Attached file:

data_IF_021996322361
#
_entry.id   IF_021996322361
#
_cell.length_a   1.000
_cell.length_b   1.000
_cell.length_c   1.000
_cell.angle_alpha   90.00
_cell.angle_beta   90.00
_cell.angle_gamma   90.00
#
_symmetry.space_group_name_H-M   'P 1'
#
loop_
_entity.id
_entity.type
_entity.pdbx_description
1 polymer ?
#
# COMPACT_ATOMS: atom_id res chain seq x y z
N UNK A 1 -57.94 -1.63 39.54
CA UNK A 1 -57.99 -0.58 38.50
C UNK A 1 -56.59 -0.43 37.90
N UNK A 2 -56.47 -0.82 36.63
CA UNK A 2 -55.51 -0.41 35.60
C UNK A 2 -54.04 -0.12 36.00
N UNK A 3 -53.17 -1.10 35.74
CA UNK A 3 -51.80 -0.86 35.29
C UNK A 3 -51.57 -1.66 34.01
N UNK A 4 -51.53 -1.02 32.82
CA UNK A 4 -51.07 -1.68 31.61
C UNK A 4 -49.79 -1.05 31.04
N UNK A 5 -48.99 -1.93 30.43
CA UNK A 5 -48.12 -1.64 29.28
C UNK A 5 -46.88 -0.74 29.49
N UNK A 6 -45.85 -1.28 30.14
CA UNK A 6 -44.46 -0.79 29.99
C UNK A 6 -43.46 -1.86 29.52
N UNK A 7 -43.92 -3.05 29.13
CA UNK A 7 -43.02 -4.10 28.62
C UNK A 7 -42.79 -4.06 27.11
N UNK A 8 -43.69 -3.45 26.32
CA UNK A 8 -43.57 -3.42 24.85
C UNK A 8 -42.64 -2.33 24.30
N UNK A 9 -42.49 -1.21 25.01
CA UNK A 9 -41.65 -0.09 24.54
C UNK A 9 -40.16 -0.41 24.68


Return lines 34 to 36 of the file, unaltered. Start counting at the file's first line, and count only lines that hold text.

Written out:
CA UNK A 5 -48.12 -1.64 29.28
C UNK A 5 -46.88 -0.74 29.49
N UNK A 6 -45.85 -1.28 30.14